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Relocating the Pond – Sad News

This morning I was all ready to move the stock tank to it permanent location in the new garden. I drained the tank, moved the water lilies and fish into two temporary makeshift ponds for the morning.

make-shift ponds

All was going well. I cleaned the stock tank and lifted it up on its side and rolled it into my new garden. I leveled it using one of the 2 x 3 boards (I bought these to make a vertical trellis in Project 802) and a level.

leveling the stock tank

After a few minor adjustments, it was ready to fill. I filled the tank with water from the city supply and treated it with Aquasafe.

setting up the stock tank

After I few hours I move the fish into the pond. Now I know I should have waited a few days for the pond the settle in and dissipate the Chlorine and Chloramine . I thought the Aquasafe would do the trick. It didn’t and within 10 mintues all of the fish with the exception of one larger goldfish, immediately died. It was so sad to witness and I tried as fast as I could to remove the fish and put them back in the temporary pond. There was nothing that could be done except to watch them one by one turn on their sides and float to the top.

goldfish died

Lesson learned. Be patient and wait for the water to dissipate the Chlorine and Chloramine. The big goldfish is back in the temporary pond, with an aerator for the next day or two. Hopefully this one goldfish will survive. Incidentially, this is the same fish that I found at the bottom of the abandoned pond after two years. It was the only fish I found in there.

water lilies potted

I repotted the water lilies and the pond looks perfect in its new home, minus the fish. I’ll pick up a few more little goldfish in the next few weeks. Hopefully things will go better.

9 thoughts on “Relocating the Pond – Sad News”

  1. I’m sorry. how horrible for you (not to mention the fish) It reminds me of when my oldest son was about 5 and so excited to catch these tiny frogs in a stream at our friend’s house. He had caught several and needed a container to put them in to watch for a while and then release back to the stones. My friend gave him a pail and my son quickly put about 5 of them into it. Withing minutes they all died~ there had been gasoline at one time in the pail and my friend didn’t know. My son was so upset. It’s horrible to feel responsible for any creature’s demise. At least a new bunch of goldfish will get a new home! There has to be a bright side for you! Good luck and I hope your survivor keeps on swimming.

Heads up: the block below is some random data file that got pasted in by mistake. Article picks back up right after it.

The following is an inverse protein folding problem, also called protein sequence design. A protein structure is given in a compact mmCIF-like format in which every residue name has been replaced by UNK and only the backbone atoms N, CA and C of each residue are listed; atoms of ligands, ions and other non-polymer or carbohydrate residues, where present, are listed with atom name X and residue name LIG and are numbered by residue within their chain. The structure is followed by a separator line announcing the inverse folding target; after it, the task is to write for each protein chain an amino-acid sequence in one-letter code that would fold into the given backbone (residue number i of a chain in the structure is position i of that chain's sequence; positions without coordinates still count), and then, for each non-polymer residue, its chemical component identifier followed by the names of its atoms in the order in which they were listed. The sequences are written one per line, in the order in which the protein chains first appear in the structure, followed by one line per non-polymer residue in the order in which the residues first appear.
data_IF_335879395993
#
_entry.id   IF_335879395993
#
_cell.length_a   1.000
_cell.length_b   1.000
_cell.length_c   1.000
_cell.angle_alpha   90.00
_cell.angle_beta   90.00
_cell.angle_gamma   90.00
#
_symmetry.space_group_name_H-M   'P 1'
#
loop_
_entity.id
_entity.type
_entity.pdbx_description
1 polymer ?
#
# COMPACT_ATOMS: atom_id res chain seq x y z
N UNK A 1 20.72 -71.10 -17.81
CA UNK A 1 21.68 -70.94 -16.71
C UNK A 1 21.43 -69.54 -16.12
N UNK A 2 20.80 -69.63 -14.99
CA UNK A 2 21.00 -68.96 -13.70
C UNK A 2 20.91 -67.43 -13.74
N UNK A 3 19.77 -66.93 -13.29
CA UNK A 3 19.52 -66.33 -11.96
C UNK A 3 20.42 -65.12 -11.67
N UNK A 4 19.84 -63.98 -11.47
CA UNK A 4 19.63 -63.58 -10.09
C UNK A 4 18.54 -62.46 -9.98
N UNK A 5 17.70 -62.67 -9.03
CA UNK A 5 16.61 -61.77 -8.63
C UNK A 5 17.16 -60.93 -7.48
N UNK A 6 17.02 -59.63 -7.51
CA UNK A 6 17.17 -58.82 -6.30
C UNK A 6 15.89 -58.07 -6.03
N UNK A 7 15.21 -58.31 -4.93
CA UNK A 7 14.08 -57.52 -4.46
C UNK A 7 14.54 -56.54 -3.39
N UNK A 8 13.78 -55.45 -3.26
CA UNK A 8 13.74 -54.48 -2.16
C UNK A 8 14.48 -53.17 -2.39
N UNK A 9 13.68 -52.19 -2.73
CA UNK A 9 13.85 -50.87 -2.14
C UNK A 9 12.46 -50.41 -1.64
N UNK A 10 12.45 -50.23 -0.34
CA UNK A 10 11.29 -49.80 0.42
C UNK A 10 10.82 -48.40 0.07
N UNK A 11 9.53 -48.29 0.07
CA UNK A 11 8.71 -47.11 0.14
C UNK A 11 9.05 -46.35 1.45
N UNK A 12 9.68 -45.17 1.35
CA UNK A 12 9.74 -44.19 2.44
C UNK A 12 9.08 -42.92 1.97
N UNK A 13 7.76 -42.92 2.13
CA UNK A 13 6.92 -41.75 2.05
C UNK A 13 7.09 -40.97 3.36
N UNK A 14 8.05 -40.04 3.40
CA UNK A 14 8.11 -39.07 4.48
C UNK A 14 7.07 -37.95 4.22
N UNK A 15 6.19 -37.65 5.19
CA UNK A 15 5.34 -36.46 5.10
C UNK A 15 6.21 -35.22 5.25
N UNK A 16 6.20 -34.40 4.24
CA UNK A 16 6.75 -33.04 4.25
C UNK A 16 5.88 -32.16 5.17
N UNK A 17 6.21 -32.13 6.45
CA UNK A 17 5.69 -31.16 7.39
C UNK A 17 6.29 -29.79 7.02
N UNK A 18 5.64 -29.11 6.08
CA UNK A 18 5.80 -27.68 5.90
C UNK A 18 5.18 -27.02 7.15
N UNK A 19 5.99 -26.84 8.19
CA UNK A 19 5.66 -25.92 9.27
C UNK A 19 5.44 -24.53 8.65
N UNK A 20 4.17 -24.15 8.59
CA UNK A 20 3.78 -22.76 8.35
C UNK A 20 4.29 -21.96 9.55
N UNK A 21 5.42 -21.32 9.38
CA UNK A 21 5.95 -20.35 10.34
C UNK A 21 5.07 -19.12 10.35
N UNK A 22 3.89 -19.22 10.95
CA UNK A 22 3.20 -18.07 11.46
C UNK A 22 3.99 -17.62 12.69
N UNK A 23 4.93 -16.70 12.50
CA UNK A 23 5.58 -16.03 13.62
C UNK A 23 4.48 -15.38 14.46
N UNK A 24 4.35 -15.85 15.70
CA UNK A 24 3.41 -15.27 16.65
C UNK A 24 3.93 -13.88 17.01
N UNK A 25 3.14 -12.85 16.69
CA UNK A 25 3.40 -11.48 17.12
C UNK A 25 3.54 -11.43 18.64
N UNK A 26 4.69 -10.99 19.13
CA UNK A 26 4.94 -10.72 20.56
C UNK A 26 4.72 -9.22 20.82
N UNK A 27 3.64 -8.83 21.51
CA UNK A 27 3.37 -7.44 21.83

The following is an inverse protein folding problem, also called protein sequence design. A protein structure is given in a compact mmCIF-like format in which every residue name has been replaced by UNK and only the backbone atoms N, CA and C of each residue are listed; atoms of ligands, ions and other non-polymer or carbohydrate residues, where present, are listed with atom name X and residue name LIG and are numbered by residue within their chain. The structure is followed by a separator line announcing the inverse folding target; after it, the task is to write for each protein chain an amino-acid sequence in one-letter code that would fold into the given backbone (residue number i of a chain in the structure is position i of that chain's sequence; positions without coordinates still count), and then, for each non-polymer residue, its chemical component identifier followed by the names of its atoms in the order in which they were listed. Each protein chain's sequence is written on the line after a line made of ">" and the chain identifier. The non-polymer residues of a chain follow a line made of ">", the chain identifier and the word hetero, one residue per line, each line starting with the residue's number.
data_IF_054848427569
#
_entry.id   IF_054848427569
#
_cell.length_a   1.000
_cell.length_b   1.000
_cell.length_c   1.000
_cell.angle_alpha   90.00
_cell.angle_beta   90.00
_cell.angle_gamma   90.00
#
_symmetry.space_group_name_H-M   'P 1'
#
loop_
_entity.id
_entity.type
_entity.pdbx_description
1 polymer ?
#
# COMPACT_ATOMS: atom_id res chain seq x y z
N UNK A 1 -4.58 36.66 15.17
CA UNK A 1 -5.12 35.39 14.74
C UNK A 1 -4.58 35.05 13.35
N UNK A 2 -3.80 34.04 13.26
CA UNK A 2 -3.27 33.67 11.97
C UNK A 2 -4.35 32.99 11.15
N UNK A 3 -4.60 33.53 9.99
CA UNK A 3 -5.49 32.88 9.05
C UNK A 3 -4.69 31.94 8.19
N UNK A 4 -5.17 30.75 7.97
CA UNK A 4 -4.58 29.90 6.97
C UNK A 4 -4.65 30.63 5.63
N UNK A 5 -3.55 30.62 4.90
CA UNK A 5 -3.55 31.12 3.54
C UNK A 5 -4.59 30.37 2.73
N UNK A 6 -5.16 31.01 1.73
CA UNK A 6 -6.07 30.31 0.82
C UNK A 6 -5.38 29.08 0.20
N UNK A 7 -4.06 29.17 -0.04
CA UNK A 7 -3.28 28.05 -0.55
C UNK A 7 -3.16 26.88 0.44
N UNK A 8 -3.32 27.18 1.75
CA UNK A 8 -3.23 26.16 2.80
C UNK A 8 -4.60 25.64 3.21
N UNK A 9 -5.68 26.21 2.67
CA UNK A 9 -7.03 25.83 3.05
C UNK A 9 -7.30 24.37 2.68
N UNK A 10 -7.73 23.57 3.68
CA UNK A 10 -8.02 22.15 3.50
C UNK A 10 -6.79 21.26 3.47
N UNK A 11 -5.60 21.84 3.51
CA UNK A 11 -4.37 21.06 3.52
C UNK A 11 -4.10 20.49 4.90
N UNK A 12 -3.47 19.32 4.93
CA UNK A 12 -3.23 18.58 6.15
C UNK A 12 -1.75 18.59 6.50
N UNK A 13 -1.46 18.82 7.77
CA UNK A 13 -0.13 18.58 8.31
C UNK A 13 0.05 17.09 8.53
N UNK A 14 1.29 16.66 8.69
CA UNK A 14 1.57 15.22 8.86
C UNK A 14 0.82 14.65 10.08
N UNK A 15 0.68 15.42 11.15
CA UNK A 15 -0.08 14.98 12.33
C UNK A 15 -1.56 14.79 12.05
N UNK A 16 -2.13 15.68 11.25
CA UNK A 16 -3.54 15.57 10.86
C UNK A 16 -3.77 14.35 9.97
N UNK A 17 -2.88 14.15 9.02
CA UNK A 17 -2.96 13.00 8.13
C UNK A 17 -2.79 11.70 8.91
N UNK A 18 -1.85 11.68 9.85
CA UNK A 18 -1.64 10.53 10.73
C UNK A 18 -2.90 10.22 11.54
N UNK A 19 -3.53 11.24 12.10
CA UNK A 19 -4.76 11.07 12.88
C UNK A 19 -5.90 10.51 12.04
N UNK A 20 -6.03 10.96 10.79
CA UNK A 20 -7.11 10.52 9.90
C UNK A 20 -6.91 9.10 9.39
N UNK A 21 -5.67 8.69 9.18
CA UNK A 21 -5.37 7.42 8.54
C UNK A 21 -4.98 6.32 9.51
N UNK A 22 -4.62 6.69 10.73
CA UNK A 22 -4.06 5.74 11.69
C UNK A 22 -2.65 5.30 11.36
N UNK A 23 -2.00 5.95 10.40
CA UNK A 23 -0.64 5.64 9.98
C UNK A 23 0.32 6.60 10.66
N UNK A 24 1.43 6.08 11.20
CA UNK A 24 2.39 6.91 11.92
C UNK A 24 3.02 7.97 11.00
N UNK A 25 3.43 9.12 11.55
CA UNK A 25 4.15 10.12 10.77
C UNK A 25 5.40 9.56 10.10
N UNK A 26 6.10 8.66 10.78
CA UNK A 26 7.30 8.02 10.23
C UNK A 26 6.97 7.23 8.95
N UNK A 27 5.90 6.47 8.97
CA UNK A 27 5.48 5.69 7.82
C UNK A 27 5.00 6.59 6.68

2. I’m so sorry, Jackie. It was brave of you to confess your impatience. I have accidentally killed a few fish over the years too. You’re right that waiting a few days for the pond water and plants to settle in is the key for keeping the fish healthy in a new pond. Also, when I had a smaller pond (3 feet dia.), I never topped it off with water from the tap. I used rain water or let a bucket of tap water sit out overnight so the chlorine had time to dissipate. With my big pond (8 feet dia.) I can top it off out of the hose, and the volume of water keeps the chlorine from harming the fish. I’m not sure how big yours is, but that’s something you might want to keep in mind.

  3. Thanks Pam. This stock tank is 6ft x 2ft (approximately 760 gallons). I do not believe that topping off will be a problem once this pond is stable. I’ve had fish for 15 years now in one pond or another. I wanted to share this experience so folks will know that Aquasafe will not immediately FIX the water. I did some reading on this last night and found that Chloramine gets converted to ammonia when Chlorine is removed from Chloramine. I believe that is what killed the fish.

  4. Meredith/Great Stems

    Oh, Jacqueline. I’m sorry about your little fishies. Fishy hugs to the survivor. At least you know what caused their demise, and it’s a lesson we can all learn from.

    1. Jacqueline D'Elia

      Thank you Meredith. I can report that as of this morning. the little guy was still alive in the temporary holding pond. If he makes it to the weekend, I’ll try to move him into the stock tank pond.

  5. As of Sunday September 13, the lone survivor is now living in the new stock tank, along with six new goldfish I bought at Petsmart. They’re orange and white and we just .27 cents each. They’ve been in the stock tank since Saturday evening, and as of Sunday evening, all is well.

  6. Hello from Barbados,
    I love your blog! I have had that same thing happen to me when I had cleaned a client’s pond. I did leave the water for several hours but the client wanted the job done asap. Against my better judgement I tried to please her and that was the results. Luckily my hubby breeds fish so we replaced them without any cost to the client. I now keep household water filter(the blue ones) filled with activated carbon cartridge (or put in a filter bag) that can be connected onto the garden hose to refill ponds. Activated carbon removes chlorine and I have never had a repeat of this problem. If using the raw carbon place in a fine mesh bag and flush the filter thoroughly before filling the pond. This is to get rid of the black sooty water at first. The water will soon run clear. I also use a stock tank like yours to house some lilies but after a several years it had rusted and sprung a few leaks. So I cleaned it out brushed the loose rust out , treated the the rusty areas with some phospho , filled the holes with an epoxy and then painted it with a liquid rubber. I gave it several coats and voila it I have added some more years to an old tank. I also filled the outside holes with the epoxy and a daub of liquid rubber for extra protection. I wished that I had done that at the beginning when the tank was new. Good luck and happy gardening!

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